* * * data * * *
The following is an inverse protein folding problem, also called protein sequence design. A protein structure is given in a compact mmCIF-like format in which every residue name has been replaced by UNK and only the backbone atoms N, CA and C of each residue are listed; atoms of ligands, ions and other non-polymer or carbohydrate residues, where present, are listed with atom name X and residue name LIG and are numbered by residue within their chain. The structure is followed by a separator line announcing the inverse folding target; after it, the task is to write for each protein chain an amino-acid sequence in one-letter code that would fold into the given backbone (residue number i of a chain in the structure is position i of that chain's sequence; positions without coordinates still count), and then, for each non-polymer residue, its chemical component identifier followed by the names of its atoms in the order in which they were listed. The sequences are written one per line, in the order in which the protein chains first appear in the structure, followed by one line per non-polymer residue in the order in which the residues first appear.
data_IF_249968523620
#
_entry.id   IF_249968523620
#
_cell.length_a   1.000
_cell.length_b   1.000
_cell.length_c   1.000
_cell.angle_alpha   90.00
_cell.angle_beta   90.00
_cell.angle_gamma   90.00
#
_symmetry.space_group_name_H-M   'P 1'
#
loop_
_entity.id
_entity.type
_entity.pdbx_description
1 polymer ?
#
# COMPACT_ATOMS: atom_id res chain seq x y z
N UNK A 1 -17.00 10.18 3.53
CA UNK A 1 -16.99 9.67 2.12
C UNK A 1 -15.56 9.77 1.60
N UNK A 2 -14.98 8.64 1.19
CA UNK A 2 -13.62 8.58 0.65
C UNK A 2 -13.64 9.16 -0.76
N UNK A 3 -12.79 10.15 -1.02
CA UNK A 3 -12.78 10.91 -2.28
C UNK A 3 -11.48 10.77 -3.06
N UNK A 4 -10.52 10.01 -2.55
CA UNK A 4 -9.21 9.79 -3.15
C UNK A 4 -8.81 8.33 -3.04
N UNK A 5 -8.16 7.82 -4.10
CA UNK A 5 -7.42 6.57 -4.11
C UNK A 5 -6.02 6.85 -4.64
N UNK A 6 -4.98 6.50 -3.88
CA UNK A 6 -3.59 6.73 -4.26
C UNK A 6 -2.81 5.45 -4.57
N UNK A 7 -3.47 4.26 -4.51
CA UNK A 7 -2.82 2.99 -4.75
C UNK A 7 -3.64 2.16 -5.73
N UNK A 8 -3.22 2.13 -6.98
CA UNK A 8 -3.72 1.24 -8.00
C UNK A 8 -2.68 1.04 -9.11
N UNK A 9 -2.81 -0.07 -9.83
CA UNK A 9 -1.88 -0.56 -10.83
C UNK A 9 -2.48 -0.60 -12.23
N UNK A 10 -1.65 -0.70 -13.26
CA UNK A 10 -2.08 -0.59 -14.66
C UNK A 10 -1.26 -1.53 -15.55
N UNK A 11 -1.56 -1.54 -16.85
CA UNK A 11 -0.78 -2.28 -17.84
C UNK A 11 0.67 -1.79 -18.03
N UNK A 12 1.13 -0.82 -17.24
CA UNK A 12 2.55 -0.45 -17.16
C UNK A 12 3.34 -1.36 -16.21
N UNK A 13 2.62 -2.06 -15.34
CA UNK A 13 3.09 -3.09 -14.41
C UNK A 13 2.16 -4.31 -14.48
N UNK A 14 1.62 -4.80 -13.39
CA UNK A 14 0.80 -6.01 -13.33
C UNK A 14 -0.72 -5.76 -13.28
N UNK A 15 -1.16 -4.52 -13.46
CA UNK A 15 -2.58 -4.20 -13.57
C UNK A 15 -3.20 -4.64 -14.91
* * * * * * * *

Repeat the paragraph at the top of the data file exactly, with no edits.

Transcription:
The following is an inverse protein folding problem, also called protein sequence design. A protein structure is given in a compact mmCIF-like format in which every residue name has been replaced by UNK and only the backbone atoms N, CA and C of each residue are listed; atoms of ligands, ions and other non-polymer or carbohydrate residues, where present, are listed with atom name X and residue name LIG and are numbered by residue within their chain. The structure is followed by a separator line announcing the inverse folding target; after it, the task is to write for each protein chain an amino-acid sequence in one-letter code that would fold into the given backbone (residue number i of a chain in the structure is position i of that chain's sequence; positions without coordinates still count), and then, for each non-polymer residue, its chemical component identifier followed by the names of its atoms in the order in which they were listed. The sequences are written one per line, in the order in which the protein chains first appear in the structure, followed by one line per non-polymer residue in the order in which the residues first appear.